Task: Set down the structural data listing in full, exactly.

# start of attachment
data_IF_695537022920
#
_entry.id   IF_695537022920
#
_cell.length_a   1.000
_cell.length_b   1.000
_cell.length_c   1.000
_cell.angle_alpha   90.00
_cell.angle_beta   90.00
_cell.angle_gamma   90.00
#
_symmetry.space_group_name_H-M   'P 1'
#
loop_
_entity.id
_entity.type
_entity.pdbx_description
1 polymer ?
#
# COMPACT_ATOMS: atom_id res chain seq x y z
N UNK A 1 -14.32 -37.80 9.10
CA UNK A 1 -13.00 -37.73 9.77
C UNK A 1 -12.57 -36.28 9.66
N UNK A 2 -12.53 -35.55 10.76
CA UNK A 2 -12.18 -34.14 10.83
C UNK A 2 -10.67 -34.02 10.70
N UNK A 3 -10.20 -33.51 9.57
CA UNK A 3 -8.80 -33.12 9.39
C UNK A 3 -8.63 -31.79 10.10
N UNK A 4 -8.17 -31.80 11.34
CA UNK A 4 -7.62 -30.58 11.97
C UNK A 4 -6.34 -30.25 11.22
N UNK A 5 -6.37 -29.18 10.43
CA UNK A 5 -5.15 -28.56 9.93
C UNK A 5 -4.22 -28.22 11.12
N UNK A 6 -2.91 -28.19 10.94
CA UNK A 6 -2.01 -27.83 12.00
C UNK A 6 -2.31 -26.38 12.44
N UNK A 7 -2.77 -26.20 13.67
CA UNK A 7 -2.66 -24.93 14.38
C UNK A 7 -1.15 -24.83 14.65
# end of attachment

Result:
data_IF_695537022920
#
_entry.id   IF_695537022920
#
_cell.length_a   1.000
_cell.length_b   1.000
_cell.length_c   1.000
_cell.angle_alpha   90.00
_cell.angle_beta   90.00
_cell.angle_gamma   90.00
#
_symmetry.space_group_name_H-M   'P 1'
#
loop_
_entity.id
_entity.type
_entity.pdbx_description
1 polymer ?
#
# COMPACT_ATOMS: atom_id res chain seq x y z
N UNK A 1 -14.32 -37.80 9.10
CA UNK A 1 -13.00 -37.73 9.77
C UNK A 1 -12.57 -36.28 9.66
N UNK A 2 -12.53 -35.55 10.76
CA UNK A 2 -12.18 -34.14 10.83
C UNK A 2 -10.67 -34.02 10.70
N UNK A 3 -10.20 -33.51 9.57
CA UNK A 3 -8.80 -33.12 9.39
C UNK A 3 -8.63 -31.79 10.10
N UNK A 4 -8.17 -31.80 11.34
CA UNK A 4 -7.62 -30.58 11.97
C UNK A 4 -6.34 -30.25 11.22
N UNK A 5 -6.37 -29.18 10.43
CA UNK A 5 -5.15 -28.56 9.93
C UNK A 5 -4.22 -28.22 11.12
N UNK A 6 -2.91 -28.19 10.94
CA UNK A 6 -2.01 -27.83 12.00
C UNK A 6 -2.31 -26.38 12.44
N UNK A 7 -2.77 -26.20 13.67
CA UNK A 7 -2.66 -24.93 14.38
C UNK A 7 -1.15 -24.83 14.65